the one tenth , quarter, half and 1 are very useful to select the right beam angle very quickly.

if you want to highlight an object with onetenth (¹/10) the distance then use

DDR1 =0.1→ beam angle Narrow Spot around 6°

in dont really require the exact beam angle, ±2° should be fine

¹/10 the distance  →Narrow spot 7°±2

¼ the distance →Spot 14°±2

½ the distance →Flood 28°±2

full the distance →wide flood >45°

Beam Angle DDR one tenth.png
The useful 4 DDR : one tenth,quarter  , half and 1 Diameter to Distance Ratio

Indoor Application of the DDR

lets say you want to highlight a flower vase on a table in a room height of 3 meter

the distance between the spotlight on the ceiling and the flower on a table 2.25 meter

DDR 1 narrow spot flower.png
highlighting a flower vase @2.2 meter distance with DDR=0.1

then the 0.1 will give a diameter of 0.22 meter which should be good, of course the lighting will fade out and will not stop at 0.22

¹/10 the distance  →Narrow spot 7°±2 for this flower vase

Another example if there is a niche in the wall with 1 meter and you have small item lets say 30 cm and the light to this item is 0.6 meter then you need diameter that is half of the distance

niche in the wall lighting spotlight beam angle DDR ldg 4.png

because 30 cm is half of the distance then you need ½ the distance beam angle which is flood.

½ the distance →Flood 28°±2

these 4 DDR are useful to know the Diameter of a beam angle @ certain distance in a very quick way .

after selecting the closest beam angle then you need to select the required lumen and intensity of light, for good accent lighting , it would be advisable to use minimum 5 times the general lighting e.g if you have 200 lux as general lighting then 1000 lux or higher would be appropriate to have good contrast between the highlighted object and the background.

ERCO flower
the ratio between general and accent lighting should be not less than 5 times to establish good contrast.

Outdoor Application of the DDR

if a  crown of a palm tree with 10 meter height need to be highlighted by using two uplight , lets say the crown is 2 meter wide then each uplight will have to cover half of the crown which is 1 meter @ a distance of 10 meter then DDR=0.1 would be suitable for this application

Palm tree beam angle uplight 2
Two uplight for a 10 meter palm tree

¹/10 the distance  →Narrow spot 7°±2

anther example if you are highlightng a tree where the part of crown to be highlighted is half of the distance then ½ the distance →Flood 28°±2

DDR flood for tree.jpg
Flood with DDR=0.5 where the part of the crown is half of the distance
ER.png
Each size and distance require certain DDR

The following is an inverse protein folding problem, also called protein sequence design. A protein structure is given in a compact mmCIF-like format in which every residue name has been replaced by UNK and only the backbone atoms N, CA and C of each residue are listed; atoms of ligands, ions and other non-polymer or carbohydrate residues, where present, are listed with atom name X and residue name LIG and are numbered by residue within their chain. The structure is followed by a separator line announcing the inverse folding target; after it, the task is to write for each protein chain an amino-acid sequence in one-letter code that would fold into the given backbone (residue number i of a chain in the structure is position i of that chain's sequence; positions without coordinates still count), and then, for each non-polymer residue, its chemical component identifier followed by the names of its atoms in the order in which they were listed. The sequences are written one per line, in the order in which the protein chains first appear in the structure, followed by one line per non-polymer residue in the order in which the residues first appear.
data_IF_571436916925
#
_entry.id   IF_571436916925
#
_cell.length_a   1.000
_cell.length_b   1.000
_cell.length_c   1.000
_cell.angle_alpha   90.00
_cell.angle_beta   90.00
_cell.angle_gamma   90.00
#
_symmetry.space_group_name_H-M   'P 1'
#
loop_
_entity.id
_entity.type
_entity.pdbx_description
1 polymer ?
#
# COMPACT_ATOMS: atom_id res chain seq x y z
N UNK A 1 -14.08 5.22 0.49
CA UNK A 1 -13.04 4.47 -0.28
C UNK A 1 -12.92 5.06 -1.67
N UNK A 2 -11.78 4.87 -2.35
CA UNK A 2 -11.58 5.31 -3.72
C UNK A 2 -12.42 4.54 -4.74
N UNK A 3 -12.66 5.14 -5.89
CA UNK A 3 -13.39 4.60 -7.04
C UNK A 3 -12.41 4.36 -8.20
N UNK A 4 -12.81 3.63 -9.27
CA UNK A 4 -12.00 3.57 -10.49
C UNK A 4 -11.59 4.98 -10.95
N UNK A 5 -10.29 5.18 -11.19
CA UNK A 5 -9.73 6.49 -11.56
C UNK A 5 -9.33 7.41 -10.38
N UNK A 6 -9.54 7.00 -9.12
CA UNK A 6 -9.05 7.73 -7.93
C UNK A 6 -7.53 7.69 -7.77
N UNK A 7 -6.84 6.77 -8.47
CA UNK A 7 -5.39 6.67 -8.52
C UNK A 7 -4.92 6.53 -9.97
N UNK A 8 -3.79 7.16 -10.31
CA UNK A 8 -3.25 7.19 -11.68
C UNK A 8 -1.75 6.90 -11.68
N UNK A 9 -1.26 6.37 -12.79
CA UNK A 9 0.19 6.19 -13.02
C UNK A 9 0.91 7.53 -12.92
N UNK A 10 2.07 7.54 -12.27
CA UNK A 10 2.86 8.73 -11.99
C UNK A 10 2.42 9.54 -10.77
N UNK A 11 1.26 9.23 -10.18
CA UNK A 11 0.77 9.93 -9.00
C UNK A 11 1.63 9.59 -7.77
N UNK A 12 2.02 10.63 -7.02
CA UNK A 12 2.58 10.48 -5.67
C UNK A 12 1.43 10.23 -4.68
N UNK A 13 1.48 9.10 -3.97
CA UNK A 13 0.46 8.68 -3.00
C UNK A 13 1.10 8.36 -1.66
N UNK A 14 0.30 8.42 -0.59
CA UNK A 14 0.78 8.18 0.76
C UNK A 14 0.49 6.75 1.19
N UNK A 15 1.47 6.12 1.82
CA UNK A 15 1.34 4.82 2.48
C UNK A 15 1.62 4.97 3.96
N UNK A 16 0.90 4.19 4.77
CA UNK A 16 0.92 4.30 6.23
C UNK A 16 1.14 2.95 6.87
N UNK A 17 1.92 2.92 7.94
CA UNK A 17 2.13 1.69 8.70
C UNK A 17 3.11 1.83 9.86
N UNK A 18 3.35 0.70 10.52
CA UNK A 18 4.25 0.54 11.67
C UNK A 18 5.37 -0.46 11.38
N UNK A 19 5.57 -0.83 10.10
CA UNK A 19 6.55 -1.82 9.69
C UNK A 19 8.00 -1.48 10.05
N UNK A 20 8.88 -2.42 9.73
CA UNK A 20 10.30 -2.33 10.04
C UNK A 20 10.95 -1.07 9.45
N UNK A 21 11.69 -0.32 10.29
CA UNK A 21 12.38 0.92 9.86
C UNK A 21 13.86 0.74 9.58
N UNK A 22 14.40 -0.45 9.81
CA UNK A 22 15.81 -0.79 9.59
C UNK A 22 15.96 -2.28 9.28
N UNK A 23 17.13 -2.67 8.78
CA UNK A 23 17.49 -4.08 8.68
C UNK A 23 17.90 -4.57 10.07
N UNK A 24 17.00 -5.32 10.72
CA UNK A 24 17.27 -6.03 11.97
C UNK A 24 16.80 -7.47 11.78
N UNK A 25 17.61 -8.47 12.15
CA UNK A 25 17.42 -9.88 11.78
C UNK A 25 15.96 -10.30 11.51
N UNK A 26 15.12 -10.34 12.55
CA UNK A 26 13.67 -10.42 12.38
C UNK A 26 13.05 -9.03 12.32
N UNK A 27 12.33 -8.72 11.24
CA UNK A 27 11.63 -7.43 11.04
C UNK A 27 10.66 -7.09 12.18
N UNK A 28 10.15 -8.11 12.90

Notes

  • The DDR works well when the light is perpendicular to the surface, once there is a tilt then the beam will changed especially when the tilt is @steep angle, but would be useful in general.
Narrow spot tilted
Narrow spot when is tilted at Steep angle becomes more elliptical.
  • It is always good to check the final results with a design software like DIALux.
  • The design examples are not necessarily the best option for design, they are only examples and a designer should not be limited by by ideas.
  • these DDR mainly for accent lighting for other type of lighting like general lighting there is an industry standard which is called the SHR (Space to hight Ratio)
  • these 4 DDR are the most common but there are many other beam like oval beam.

if you want to see more applications of thses beam angles then you would probably be interested if you see the LdG-2

Lighting design LdG + LdC Page

LDG and LDC-2

if you are interested to learn lighting design software DIALux evo then visit DIALux evo Tutorials DLX-T page

DIALux evo Tutorials-DLX-T 

18 Comments

  1. WOW! WOW! WOW! This is exactly the article I have been searching .

    My company is a LED lighting fixture manufacturer selling mostly to interior designers. We do provide complete photometric data and IES file for each of our lighting fixtures. Still, the most common question they have is how to position and space the lights.

    Most small retail and residential interior design projects do not have the budget to hire lighting designers, but the interior designers should at least know how to use DDR cone diagrams.

    With your permission, I like to translate this article into Chinese and use the photos to make a youtube video in Chinese and English.

    Liked by 1 person